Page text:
Changes in the Education Systems of East Asian Countries Look to the West

Image by David Woo*

Success carries its own need for change

Since World War II, East Asia has had the fastest-growing economy in the world. Japan was rapidly joined by China, Singapore, South Korea, and other nations seemingly swept along by each other’s successes in the marketplace.

From the beginning of its post-war ascent, East Asia has made education a priority. Now, the face of its education is changing. While this is much less debated than the economy, it is certain to have a profound effect on East Asian rapport with the West.

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A Convergence of Disciplines: Singapore’s New ArtScience Museum

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Last week in the Bangkok Post, Ezra Kyrill Erker wrote about the stunning new ArtScience Museum in Singapore and about its three inaugural exhibitions. First of all, the lotus-shaped museum building by architect Moshe Safdie is quite beautiful and, most of all, fascinating—a part of Safdie’s Marina Bay Sands Integrated Resort. The headline for Erker’s article is “A Station for the Imagination.” And, if that wasn’t enough to draw me in, the museum’s tagline is “Embark on journeys through curiosity, inspiration and expression.” As a “curiosity junkie” of sorts, I couldn’t resist a closer look. The idea of art and science as conjoined (as in the museum’s moniker), is appealing as an exemplar of the ideal of STEM education (Science, Technology, Engineering, and Mathematics) that integrates arts-centered learning, a sometime-topic featured on this blog. The museum’s website describes this foundational idea:

“The Museum’s showpiece exhibition, the ArtScience Gallery, is an homage and introduction to the nascent field of ArtScience. What unites Art and Science is the instinct to observe, connect, take risks and explore new ideas and ways of understanding nature’s wisdom and experiences that shape our culture. Visitors to the ArtScience Gallery will explore these mysterious connections between the arts and the sciences through three galleries – Curiosity, Inspiration and Expression – thus undergoing their own journey of creativity.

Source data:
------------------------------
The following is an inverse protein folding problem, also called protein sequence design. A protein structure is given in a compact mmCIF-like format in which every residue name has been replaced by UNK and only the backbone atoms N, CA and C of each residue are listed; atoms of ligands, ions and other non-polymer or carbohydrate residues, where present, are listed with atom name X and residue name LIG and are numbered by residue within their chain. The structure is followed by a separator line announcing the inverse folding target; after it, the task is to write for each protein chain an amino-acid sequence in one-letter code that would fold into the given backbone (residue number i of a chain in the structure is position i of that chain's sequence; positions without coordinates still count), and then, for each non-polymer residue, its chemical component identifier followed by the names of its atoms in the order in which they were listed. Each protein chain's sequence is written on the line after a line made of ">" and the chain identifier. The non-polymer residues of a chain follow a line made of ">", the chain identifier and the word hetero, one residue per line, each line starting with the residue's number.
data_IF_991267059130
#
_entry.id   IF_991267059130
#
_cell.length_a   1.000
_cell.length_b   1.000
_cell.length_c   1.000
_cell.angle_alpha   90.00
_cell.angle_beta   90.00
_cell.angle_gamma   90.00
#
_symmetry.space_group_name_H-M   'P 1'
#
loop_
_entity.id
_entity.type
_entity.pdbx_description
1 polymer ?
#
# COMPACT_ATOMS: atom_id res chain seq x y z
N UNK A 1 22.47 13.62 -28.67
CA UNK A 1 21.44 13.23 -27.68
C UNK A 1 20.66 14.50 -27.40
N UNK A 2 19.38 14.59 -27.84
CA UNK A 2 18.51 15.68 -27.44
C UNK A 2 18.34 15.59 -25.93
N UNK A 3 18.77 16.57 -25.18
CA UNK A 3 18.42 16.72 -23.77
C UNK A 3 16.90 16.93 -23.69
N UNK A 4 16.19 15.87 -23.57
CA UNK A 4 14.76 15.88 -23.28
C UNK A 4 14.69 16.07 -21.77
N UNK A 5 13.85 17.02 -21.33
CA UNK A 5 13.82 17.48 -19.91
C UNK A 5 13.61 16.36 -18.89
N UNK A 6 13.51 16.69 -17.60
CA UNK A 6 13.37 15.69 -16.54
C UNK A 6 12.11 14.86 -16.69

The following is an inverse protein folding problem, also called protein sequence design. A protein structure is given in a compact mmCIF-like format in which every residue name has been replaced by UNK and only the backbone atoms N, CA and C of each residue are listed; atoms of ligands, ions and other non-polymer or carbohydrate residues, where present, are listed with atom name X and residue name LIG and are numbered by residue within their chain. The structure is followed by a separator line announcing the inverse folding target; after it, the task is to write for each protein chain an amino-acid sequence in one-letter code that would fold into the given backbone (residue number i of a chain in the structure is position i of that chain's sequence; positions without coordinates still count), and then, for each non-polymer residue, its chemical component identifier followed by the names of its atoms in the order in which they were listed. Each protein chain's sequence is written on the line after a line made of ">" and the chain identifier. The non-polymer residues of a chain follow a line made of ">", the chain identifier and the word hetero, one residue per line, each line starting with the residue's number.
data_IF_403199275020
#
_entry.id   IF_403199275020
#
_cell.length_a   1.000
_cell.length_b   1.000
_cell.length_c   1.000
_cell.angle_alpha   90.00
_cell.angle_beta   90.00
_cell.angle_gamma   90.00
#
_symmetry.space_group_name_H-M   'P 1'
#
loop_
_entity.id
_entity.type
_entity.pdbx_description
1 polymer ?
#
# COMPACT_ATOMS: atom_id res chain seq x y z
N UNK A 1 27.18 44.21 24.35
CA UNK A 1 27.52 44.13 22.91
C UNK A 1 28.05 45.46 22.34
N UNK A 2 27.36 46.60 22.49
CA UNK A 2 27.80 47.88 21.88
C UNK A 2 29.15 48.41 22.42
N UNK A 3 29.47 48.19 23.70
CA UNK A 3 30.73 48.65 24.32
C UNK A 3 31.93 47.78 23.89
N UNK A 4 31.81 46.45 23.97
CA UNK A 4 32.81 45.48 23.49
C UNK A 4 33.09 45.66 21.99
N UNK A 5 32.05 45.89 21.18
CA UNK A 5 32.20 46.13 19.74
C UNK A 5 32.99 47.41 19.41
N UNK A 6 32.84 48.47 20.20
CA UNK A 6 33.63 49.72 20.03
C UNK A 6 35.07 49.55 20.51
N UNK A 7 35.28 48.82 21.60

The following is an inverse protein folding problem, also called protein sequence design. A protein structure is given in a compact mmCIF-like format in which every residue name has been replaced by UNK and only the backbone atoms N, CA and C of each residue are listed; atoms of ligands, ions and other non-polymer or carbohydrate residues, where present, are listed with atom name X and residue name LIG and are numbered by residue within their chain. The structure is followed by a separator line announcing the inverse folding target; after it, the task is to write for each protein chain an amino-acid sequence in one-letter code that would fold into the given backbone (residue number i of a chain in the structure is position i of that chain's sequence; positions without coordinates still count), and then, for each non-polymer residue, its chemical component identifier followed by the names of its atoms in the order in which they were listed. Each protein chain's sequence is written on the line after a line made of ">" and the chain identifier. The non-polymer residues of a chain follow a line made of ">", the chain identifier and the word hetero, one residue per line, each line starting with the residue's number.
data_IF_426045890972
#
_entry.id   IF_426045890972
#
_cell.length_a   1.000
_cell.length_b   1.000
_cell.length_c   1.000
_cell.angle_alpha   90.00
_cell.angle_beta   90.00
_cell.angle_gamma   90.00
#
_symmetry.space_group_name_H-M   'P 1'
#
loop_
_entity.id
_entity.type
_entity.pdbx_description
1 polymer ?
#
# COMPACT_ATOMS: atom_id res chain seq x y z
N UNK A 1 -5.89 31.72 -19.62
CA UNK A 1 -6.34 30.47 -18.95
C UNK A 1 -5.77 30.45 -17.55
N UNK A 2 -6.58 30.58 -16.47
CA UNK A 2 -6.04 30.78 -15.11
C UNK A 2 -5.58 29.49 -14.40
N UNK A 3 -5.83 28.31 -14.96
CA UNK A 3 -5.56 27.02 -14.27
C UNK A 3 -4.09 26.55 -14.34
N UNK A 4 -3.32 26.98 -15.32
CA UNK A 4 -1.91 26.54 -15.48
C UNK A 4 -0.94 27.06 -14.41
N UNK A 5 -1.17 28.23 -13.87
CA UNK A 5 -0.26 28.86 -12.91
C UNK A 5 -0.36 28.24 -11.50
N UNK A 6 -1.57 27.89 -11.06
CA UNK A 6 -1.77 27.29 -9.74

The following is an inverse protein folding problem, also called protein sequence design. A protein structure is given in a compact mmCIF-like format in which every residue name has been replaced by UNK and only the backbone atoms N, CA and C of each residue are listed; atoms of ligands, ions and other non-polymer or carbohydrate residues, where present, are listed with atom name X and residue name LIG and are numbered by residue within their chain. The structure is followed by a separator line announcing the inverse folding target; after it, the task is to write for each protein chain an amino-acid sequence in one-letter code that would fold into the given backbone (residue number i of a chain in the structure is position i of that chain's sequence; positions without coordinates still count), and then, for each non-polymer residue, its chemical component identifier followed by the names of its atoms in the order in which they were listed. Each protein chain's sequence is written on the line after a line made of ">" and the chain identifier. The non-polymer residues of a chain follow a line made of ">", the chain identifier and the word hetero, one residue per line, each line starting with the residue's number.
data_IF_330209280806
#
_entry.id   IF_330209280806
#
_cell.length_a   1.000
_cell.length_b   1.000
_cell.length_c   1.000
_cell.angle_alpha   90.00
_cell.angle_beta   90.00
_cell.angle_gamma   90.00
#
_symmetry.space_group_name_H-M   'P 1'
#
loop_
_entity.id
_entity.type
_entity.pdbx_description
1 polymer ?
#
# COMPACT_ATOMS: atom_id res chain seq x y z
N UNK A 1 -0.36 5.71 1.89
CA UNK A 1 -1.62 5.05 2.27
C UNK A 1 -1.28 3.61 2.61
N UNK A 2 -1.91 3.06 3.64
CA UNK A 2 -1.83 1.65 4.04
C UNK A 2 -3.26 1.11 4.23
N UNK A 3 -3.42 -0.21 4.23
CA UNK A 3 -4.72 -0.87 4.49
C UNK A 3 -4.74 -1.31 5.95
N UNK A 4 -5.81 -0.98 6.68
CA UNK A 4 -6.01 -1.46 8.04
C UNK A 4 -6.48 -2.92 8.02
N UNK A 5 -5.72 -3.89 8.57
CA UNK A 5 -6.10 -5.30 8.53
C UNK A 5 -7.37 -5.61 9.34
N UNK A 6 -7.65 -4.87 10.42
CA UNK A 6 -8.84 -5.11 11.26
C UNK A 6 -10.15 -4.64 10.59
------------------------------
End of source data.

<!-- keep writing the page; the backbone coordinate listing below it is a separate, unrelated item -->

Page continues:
“The Museum will also play host to marquee exhibitions curated by leading museums and collections. These visiting exhibitions will be recast through the lens of ArtScience, allowing visitors to experience the creative process and interaction of influences that gave rise to great moments, movements and inspirations in time.

“Unique to the region, the ArtScience Museum expresses Singapore’s priorities and ambition to be the exchange capital of the world, providing an internationally renowned forum for the exchange of the latest ideas and theories. The ArtScience Museum is an endowment to Singapore’s creative class, and it is Singapore’s gift to the world.”

As Erker articulates it, “science is more subjective, imaginative and creative than many assume,…art is empirical and applied and thus the two fields rely on one another.” The museum’s permanent exhibition organizes the visitor’s experience through three the three concepts representing curiosity, inspiration and expression. According to the website, “by demonstrating how creative minds meld the disciplines of art and science to make objects that transform our world, [the exhibition] takes visitors on a journey inside the creative process across three unique spaces.”

Erker also reviews the three current temporary exhibitions, one of which is the Silk Road exhibit from the American Museum of American History in New York. It is interesting to contemplate this visiting work from the perspective of “ArtScience.” Check out Erker’s full article here.